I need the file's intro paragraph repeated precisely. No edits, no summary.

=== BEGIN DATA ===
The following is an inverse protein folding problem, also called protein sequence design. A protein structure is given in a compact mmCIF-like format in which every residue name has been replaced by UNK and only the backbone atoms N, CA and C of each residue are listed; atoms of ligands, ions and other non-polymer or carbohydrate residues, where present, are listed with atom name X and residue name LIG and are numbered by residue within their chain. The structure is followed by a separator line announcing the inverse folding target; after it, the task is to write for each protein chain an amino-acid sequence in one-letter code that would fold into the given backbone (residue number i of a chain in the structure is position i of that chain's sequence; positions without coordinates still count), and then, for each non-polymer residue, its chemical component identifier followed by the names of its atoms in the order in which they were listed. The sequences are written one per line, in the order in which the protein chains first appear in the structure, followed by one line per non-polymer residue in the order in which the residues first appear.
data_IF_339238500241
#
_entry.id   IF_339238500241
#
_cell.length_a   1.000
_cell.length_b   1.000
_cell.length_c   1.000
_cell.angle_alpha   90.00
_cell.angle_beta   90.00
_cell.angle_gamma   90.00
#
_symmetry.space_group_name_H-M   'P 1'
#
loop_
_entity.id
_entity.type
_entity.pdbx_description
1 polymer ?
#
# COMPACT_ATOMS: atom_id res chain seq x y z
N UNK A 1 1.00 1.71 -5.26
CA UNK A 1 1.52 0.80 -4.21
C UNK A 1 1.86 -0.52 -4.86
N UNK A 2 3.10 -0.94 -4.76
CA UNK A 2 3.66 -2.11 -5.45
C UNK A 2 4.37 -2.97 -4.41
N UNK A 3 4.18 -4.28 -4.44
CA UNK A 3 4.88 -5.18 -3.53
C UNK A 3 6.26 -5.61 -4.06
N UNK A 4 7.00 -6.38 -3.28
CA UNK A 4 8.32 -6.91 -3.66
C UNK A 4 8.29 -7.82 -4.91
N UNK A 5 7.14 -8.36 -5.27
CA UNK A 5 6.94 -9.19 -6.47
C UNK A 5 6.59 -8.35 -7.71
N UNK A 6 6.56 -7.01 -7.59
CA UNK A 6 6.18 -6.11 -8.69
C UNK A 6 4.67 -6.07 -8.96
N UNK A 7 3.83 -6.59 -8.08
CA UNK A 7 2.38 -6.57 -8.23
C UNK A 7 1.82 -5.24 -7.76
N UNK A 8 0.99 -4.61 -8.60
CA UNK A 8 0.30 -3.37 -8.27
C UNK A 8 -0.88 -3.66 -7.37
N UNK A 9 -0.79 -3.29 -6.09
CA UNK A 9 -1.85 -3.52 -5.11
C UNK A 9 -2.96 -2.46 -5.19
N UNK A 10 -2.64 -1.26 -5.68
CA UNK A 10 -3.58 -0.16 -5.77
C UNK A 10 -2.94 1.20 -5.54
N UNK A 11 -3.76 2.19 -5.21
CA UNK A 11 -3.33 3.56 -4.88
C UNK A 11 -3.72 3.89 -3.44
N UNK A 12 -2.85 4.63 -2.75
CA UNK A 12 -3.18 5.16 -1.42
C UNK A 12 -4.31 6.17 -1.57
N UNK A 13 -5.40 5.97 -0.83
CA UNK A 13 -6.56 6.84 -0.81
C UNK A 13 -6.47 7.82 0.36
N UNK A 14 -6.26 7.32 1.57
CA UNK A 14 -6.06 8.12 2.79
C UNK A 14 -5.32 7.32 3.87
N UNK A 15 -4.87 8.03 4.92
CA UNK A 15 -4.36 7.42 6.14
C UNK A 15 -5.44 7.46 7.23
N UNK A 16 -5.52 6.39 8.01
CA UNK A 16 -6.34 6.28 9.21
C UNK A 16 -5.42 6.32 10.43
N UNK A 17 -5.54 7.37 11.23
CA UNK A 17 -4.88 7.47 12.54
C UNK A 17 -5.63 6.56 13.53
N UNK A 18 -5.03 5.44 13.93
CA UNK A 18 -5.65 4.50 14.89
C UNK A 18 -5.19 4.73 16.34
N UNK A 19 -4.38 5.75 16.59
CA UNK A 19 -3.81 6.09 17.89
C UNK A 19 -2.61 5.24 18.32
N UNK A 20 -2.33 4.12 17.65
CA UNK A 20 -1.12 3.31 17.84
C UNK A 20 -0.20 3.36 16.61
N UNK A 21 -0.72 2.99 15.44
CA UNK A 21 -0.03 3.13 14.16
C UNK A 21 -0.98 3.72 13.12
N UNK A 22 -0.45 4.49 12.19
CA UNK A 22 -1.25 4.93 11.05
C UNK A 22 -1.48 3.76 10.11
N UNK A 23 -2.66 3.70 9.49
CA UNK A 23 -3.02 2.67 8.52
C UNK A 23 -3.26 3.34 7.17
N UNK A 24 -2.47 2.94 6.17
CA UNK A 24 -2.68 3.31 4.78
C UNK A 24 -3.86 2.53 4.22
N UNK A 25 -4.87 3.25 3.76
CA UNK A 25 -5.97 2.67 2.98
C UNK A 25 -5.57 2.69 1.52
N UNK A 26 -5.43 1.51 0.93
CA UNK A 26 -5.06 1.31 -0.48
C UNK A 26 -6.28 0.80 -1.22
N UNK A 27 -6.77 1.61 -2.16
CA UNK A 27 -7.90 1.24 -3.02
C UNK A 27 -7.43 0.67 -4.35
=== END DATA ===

The following is an inverse protein folding problem, also called protein sequence design. A protein structure is given in a compact mmCIF-like format in which every residue name has been replaced by UNK and only the backbone atoms N, CA and C of each residue are listed; atoms of ligands, ions and other non-polymer or carbohydrate residues, where present, are listed with atom name X and residue name LIG and are numbered by residue within their chain. The structure is followed by a separator line announcing the inverse folding target; after it, the task is to write for each protein chain an amino-acid sequence in one-letter code that would fold into the given backbone (residue number i of a chain in the structure is position i of that chain's sequence; positions without coordinates still count), and then, for each non-polymer residue, its chemical component identifier followed by the names of its atoms in the order in which they were listed. The sequences are written one per line, in the order in which the protein chains first appear in the structure, followed by one line per non-polymer residue in the order in which the residues first appear.